Why US Made Hanoi Move
Image Credit: Brett Weinstein

Why US Made Hanoi Move


Last week the Globe magazine published a widely reproduced article signed by Ju Wen attacking the United States for suggesting ‘that it will stick its nose into the South China Sea, claiming that territorial disputes in the region have a bearing on US national interests.’ 

The commentary was alluding to comments by Secretary of State Hilary Clinton at last month’s meeting of the ASEAN Regional Forum (ARF) in Hanoi, in which she said that Washington was willing to facilitate multilateral discussions on the disputed territories of the South China Sea. She also said it opposed any use of coercion or threats of force to enforce conflicting claims.

The statement was a bold move designed to redirect Beijing away from the more aggressive stance it had adopted over the dispute in recent months. But it also marked a shift for a US that has traditionally sought to avoid taking a stance on East Asian sovereignty disputes.

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What prompted such a change? Clinton justified her statement of concern by stating that ‘The United States, like every nation, has a national interest in freedom of navigation, open access to Asia' maritime commons and respect for international law in the South China Sea.’

Perhaps unsurprisingly, China was furious over Clinton’s comments, not least because previously it had succeeded in keeping the sovereignty issue off the ARF agenda and other multinational meetings. As the region’s most powerful country, the Chinese have sought to enforce their preferences on China’s weaker neighbours, ideally by dividing them and dealing with them bilaterally. Chinese officials denounced Clinton’s efforts to ‘internationalize’ the issue, with both the Chinese foreign and defence ministries criticizing her for intervening in the South China Sea dispute.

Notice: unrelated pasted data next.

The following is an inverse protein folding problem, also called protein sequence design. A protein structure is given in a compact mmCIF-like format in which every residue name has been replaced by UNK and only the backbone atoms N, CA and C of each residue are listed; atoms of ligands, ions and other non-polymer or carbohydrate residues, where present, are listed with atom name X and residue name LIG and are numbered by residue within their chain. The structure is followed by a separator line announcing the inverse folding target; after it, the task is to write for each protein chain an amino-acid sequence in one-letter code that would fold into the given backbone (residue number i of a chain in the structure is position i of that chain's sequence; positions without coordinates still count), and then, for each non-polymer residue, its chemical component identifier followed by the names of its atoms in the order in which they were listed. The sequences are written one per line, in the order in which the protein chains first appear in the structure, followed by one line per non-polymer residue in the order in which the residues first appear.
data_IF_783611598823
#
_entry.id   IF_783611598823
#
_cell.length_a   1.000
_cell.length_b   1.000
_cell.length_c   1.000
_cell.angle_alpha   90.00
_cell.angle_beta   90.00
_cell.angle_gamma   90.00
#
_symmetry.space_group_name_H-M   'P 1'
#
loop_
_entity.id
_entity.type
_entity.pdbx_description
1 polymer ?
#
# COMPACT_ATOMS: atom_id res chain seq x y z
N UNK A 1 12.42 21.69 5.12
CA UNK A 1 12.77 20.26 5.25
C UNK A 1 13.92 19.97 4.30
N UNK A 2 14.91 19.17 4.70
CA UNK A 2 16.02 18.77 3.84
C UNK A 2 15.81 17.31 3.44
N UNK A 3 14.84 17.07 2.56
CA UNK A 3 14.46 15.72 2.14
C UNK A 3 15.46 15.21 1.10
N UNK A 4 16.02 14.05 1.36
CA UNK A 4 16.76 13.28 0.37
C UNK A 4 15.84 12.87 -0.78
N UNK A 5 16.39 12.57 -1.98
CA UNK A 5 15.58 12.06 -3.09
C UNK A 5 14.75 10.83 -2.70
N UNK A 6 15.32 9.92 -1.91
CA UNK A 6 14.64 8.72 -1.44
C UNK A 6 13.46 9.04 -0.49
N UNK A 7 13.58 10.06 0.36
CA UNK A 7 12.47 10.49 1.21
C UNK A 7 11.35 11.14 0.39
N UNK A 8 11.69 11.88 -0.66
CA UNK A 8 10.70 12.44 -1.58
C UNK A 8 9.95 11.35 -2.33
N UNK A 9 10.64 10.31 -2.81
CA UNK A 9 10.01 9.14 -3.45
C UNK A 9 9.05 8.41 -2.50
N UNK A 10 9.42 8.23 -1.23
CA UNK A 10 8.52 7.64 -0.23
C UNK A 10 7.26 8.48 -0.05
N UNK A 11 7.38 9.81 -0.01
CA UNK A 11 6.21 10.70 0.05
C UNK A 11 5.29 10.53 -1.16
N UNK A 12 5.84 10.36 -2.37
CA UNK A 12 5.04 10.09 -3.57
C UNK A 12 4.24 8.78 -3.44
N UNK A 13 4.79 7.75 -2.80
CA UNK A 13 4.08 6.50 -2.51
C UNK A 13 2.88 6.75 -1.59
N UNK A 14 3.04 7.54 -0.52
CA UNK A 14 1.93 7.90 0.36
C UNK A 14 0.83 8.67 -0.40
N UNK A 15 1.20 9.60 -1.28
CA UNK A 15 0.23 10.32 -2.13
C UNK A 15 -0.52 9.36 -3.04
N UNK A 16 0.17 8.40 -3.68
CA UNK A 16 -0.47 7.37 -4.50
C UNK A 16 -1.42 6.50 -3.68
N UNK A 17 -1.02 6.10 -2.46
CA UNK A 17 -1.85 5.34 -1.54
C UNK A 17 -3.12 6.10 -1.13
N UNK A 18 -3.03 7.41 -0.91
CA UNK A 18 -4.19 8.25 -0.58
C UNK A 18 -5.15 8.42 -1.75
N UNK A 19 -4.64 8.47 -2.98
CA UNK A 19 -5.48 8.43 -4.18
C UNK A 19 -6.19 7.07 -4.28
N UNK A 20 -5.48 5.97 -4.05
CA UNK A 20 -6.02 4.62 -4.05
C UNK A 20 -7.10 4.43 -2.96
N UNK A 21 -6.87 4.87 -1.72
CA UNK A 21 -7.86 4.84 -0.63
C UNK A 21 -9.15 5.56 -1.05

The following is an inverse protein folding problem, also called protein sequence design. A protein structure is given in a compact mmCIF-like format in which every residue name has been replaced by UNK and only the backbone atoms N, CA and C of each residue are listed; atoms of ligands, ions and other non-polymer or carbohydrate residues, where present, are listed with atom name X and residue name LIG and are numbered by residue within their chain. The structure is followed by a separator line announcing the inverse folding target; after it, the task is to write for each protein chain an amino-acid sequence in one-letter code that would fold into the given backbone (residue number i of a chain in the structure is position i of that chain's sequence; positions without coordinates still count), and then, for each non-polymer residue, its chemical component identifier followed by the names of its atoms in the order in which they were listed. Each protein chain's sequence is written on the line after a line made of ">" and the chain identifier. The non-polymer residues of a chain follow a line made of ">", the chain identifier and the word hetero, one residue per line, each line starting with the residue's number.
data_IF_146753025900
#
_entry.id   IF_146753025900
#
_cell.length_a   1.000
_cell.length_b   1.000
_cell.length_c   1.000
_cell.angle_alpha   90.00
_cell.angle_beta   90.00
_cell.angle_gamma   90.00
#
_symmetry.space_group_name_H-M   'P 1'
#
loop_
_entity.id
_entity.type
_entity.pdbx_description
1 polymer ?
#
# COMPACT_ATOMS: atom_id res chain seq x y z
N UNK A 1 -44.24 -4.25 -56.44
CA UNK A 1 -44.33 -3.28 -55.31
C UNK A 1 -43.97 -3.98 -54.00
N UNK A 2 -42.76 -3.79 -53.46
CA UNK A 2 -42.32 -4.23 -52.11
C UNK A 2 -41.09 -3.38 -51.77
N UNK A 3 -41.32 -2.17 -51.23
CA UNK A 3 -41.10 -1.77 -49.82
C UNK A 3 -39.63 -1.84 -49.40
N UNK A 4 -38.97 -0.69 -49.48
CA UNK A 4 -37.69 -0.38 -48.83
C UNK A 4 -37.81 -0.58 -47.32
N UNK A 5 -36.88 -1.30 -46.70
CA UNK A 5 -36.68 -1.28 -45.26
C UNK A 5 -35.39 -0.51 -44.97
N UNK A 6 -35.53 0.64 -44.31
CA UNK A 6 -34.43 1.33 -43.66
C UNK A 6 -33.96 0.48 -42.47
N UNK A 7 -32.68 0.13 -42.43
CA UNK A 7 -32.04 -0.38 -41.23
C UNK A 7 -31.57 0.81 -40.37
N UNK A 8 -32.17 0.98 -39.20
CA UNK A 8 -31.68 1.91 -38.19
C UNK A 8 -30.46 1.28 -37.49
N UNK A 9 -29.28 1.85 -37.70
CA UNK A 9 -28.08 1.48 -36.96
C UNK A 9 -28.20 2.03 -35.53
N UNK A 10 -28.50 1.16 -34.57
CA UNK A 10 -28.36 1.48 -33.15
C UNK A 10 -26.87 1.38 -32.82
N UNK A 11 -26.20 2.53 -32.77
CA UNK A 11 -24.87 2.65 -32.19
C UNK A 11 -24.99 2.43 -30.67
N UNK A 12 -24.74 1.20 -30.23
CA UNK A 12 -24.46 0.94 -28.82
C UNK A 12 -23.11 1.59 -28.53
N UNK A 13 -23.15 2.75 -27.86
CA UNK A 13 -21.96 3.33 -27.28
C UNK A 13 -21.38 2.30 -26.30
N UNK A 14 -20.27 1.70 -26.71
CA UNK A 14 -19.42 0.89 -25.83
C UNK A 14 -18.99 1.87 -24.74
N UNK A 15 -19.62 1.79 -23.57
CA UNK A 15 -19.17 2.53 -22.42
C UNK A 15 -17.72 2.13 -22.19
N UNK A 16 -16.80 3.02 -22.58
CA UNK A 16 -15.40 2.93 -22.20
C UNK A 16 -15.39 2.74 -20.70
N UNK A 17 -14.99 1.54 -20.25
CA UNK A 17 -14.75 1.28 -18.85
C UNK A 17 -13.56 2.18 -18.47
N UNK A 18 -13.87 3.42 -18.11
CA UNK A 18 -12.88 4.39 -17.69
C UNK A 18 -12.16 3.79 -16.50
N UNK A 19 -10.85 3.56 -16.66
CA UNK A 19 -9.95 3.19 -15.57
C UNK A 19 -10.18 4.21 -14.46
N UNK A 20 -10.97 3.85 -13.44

Defense Ministry spokesman Geng Yansheng, for example, said Beijing had ‘indisputable sovereignty’ over the Sea but would seek to resolve the issue with the other claimants and wouldn’t object to the movement of foreign vessels through the area provided they respected international law; Chinese Foreign Minister Yang Jiechi castigated Clinton for allegedly trying to inflame tensions over the issue. 

Rubbing salt into the wound, in many Chinese eyes at least, is Washington’s plans to conduct the next round of US-South Korean naval exercises in the Yellow Sea, which lies between China and the Korean peninsula. Although Chinese officials acknowledge that most of the Yellow Sea consists of international waters, they insist that the Sea’s proximity to its main coastal cities, including Beijing, and its importance as a route for maritime commerce, makes the Yellow Sea a sensitive security zone.

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